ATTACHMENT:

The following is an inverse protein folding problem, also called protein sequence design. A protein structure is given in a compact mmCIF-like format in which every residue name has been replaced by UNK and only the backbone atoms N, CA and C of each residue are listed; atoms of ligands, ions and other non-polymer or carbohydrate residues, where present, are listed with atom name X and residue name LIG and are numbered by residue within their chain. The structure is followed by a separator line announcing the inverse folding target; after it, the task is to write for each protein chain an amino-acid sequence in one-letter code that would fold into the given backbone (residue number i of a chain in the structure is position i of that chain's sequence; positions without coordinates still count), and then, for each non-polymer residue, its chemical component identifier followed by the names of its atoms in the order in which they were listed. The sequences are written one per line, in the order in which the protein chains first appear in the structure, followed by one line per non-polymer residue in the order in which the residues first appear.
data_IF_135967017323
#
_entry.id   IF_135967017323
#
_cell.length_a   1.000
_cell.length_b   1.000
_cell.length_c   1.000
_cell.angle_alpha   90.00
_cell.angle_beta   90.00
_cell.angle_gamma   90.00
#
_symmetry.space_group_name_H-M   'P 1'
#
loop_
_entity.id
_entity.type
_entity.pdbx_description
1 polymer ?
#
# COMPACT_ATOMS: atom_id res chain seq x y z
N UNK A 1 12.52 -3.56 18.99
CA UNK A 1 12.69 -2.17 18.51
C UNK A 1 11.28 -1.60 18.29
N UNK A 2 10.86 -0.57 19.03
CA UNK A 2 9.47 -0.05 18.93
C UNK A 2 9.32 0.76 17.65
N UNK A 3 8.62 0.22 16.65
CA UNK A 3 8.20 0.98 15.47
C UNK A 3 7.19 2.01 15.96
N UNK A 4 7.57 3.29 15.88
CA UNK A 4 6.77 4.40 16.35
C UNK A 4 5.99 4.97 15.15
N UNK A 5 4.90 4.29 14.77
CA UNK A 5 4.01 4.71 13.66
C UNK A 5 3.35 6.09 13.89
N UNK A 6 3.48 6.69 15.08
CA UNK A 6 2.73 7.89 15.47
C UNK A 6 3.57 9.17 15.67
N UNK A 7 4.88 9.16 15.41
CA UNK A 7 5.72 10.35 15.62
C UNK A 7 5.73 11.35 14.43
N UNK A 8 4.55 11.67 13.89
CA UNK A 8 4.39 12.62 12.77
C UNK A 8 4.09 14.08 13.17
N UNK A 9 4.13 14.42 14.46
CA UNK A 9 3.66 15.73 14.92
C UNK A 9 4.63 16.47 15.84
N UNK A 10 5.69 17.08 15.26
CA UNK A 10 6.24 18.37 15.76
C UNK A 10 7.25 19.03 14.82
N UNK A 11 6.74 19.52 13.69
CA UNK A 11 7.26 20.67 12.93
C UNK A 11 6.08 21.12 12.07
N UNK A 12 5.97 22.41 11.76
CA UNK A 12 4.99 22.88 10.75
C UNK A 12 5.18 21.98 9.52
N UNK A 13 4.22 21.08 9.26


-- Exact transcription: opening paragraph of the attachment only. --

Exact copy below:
The following is an inverse protein folding problem, also called protein sequence design. A protein structure is given in a compact mmCIF-like format in which every residue name has been replaced by UNK and only the backbone atoms N, CA and C of each residue are listed; atoms of ligands, ions and other non-polymer or carbohydrate residues, where present, are listed with atom name X and residue name LIG and are numbered by residue within their chain. The structure is followed by a separator line announcing the inverse folding target; after it, the task is to write for each protein chain an amino-acid sequence in one-letter code that would fold into the given backbone (residue number i of a chain in the structure is position i of that chain's sequence; positions without coordinates still count), and then, for each non-polymer residue, its chemical component identifier followed by the names of its atoms in the order in which they were listed. The sequences are written one per line, in the order in which the protein chains first appear in the structure, followed by one line per non-polymer residue in the order in which the residues first appear.